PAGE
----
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Museomics illuminate the history of an extinct, paleoendemic plant lineage (Hesperelaea, Oleaceae) known from an 1875 collection from Guadalupe Island, Mexico

  • Author(s): Zedane, L
  • Hong-Wa, C
  • Murienne, J
  • Jeziorski, C
  • Baldwin, BG
  • Besnard, G
  • et al.

Published Web Location

https://doi.org/10.1111/bij.12509
Abstract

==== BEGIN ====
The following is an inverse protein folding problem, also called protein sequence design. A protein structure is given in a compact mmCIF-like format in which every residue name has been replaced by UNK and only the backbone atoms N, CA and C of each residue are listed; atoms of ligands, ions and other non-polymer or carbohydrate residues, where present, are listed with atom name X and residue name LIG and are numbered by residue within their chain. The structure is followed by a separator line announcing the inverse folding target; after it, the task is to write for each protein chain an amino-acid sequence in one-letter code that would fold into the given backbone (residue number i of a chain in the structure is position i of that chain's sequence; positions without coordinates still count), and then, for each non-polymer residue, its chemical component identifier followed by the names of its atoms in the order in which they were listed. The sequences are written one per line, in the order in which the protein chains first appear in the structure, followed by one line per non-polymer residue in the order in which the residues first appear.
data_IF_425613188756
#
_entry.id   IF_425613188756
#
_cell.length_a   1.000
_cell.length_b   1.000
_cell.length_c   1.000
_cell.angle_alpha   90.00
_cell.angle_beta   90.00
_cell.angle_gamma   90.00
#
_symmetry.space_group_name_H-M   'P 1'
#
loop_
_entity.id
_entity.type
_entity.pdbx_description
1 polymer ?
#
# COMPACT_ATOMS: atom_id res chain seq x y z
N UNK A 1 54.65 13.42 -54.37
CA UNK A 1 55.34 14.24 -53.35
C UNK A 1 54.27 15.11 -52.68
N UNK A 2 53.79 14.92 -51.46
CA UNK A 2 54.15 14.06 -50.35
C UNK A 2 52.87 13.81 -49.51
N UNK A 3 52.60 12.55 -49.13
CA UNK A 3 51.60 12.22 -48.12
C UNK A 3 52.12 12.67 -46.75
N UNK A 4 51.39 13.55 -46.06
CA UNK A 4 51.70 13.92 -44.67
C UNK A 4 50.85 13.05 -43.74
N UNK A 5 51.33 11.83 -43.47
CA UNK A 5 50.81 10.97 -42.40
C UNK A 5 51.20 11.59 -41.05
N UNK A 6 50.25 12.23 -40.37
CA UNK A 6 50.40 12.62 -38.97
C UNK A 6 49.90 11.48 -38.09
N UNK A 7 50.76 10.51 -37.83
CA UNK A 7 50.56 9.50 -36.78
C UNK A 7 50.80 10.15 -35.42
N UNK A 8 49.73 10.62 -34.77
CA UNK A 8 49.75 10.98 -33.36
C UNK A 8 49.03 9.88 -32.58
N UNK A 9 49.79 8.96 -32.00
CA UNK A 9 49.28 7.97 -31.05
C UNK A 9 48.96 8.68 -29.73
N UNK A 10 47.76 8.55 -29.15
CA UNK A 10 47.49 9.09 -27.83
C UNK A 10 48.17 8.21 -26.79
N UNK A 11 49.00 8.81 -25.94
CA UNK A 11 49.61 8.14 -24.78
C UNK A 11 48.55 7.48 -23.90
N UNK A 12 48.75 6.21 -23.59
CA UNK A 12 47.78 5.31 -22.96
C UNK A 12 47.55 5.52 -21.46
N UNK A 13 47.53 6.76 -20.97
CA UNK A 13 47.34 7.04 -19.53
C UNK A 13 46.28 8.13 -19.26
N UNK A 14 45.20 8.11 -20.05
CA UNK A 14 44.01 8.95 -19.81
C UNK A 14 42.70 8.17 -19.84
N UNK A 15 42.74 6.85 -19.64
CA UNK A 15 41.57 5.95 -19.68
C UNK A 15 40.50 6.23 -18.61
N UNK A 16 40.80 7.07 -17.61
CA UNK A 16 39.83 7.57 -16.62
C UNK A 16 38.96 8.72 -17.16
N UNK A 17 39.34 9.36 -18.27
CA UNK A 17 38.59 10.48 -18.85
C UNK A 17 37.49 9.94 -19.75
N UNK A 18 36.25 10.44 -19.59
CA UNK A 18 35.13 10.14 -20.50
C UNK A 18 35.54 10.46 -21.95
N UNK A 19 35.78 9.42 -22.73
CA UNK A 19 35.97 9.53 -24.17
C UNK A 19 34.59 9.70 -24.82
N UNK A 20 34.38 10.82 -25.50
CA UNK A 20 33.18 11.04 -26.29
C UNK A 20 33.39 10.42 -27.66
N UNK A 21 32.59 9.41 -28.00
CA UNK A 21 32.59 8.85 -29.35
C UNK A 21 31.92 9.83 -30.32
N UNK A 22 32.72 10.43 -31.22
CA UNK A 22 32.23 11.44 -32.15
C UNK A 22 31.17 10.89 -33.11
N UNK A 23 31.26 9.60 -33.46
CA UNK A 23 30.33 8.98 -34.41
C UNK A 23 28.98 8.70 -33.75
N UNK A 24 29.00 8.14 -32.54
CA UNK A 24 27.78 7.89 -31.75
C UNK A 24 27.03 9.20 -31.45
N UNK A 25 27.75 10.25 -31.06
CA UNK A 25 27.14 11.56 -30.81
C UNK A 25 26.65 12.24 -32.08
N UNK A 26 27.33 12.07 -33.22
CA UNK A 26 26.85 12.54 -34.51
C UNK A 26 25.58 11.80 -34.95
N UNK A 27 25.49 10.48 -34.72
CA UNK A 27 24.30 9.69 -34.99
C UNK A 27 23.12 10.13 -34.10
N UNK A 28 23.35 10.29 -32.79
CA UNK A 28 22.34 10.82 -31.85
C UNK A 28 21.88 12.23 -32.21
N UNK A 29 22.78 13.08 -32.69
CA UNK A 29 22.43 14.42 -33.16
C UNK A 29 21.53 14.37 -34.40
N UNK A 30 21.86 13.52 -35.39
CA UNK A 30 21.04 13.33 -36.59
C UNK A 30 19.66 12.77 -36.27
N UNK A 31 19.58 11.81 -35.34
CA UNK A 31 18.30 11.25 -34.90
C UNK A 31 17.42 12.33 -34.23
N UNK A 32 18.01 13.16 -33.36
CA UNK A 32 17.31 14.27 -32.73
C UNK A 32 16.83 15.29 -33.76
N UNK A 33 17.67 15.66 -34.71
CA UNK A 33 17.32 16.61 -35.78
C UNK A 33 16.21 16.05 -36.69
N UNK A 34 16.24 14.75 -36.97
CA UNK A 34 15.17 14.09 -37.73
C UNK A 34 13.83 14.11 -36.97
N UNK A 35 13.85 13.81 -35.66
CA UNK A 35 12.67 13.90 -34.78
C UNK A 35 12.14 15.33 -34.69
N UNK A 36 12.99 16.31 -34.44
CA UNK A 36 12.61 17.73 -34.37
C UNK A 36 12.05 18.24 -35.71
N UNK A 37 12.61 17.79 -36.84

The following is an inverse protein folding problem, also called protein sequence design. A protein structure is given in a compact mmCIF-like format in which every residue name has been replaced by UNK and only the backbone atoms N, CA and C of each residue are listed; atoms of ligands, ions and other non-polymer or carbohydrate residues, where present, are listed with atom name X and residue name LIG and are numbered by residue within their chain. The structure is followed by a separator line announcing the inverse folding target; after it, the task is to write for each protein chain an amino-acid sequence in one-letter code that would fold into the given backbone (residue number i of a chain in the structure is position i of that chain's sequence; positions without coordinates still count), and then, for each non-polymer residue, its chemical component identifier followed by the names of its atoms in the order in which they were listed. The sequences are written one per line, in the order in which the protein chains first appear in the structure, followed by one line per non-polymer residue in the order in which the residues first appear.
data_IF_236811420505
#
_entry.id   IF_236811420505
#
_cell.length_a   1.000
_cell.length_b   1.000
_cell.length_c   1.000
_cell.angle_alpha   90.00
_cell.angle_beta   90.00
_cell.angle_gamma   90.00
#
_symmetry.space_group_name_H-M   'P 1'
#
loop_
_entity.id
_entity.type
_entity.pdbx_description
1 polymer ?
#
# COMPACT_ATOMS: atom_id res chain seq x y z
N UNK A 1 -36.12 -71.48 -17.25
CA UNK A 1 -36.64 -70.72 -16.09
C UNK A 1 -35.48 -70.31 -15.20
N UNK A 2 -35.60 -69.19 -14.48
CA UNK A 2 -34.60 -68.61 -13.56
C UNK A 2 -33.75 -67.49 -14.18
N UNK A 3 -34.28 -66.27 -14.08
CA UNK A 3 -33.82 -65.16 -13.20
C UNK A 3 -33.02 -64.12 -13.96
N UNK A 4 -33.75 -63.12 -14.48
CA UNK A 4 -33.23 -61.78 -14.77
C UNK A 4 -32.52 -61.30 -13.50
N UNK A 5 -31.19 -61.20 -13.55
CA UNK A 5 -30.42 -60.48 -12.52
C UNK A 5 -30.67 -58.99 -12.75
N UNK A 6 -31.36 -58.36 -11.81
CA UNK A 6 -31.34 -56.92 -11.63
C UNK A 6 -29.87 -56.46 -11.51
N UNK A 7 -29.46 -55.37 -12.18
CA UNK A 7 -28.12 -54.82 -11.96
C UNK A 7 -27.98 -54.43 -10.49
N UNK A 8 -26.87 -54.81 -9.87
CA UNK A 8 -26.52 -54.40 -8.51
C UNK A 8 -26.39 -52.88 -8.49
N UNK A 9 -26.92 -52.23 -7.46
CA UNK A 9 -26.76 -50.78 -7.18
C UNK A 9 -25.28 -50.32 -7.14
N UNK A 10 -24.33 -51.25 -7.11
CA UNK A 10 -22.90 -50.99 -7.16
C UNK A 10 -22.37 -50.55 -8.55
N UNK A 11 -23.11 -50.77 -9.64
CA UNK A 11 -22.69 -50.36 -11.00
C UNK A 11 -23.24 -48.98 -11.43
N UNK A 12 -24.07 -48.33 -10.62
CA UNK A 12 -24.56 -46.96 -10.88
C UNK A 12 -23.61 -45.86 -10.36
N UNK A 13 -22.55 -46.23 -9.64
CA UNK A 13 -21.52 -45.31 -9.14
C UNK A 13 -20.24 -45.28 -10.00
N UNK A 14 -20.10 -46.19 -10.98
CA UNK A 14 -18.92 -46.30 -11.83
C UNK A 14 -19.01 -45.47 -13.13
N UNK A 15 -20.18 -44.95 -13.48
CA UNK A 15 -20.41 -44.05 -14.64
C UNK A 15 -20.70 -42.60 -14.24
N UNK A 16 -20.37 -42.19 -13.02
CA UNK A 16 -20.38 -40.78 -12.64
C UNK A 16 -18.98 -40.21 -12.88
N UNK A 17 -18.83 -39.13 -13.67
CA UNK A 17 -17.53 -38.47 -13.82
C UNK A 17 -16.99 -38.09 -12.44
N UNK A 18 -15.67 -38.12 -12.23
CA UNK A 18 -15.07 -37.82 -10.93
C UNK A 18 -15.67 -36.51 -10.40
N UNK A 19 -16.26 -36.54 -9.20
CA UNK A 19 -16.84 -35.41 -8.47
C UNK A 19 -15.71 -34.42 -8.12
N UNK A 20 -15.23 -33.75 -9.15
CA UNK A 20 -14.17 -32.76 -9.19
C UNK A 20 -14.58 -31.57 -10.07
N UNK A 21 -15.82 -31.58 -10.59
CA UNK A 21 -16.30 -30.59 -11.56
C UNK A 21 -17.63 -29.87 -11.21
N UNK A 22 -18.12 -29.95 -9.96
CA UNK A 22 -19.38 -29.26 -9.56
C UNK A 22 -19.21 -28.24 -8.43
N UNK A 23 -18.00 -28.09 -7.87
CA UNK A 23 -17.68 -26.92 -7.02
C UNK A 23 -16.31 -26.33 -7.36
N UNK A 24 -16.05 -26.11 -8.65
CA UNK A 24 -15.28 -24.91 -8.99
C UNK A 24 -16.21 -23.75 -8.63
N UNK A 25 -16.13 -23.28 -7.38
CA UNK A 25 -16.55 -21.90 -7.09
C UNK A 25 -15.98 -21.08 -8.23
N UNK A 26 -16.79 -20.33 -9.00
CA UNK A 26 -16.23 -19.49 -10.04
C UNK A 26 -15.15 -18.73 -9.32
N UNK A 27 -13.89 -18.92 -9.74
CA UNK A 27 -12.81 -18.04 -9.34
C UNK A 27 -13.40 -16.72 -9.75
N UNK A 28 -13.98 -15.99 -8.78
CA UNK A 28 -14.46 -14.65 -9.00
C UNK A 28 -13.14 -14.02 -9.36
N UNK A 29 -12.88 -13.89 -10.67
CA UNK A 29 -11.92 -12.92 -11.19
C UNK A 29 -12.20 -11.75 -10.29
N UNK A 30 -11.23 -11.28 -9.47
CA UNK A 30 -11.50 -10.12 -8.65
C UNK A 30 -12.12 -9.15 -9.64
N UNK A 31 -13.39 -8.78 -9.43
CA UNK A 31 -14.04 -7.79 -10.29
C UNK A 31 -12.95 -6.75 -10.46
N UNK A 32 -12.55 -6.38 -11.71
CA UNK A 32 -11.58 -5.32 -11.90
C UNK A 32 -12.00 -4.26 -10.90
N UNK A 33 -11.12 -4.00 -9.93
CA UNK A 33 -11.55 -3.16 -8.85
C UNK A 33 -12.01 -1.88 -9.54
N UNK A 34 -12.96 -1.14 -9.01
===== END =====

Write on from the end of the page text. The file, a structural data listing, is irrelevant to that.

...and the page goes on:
© 2015 The Linnean Society of London. Museum collections are essential for understanding biodiversity and next-generation sequencing methods (NGS) offer new opportunities to generate genomic data on specimens of extinct species for phylogenetic and other studies. Hesperelaea is a monotypic Oleaceae genus that was collected only once, 140 years ago on Guadalupe Island, Mexico. This lineage is almost certainly extinct, and has been considered an insular paleoendemic of unknown relationship within subtribe Oleinae. Here, a genome skimming approach was attempted on the H.palmeri specimen to generate genomic data in order to interpret the biogeographic history of Hesperelaea in a phylogenetic framework. Despite highly degraded DNA, we obtained the complete plastome, the nuclear ribosomal DNA cluster (nrDNA), and partial sequences of low-copy genes. Six plastid regions and nrDNA internal transcribed spacers were used for phylogenetic estimations of subtribe Oleinae, including data from previous studies. Bayesian and maximum likelihood phylogenies strongly place Hesperelaea within an American lineage that includes Forestiera and Priogymnanthus. Molecular dating suggests an Early Miocene divergence between Hesperelaea and its closest relatives. Our study thus confirms that Hesperelaea was a paleoendemic lineage that likely predates Guadalupe Island, and provides a notable example of the high potential of NGS for analyzing historical herbarium specimens and revolutionizing systematics.

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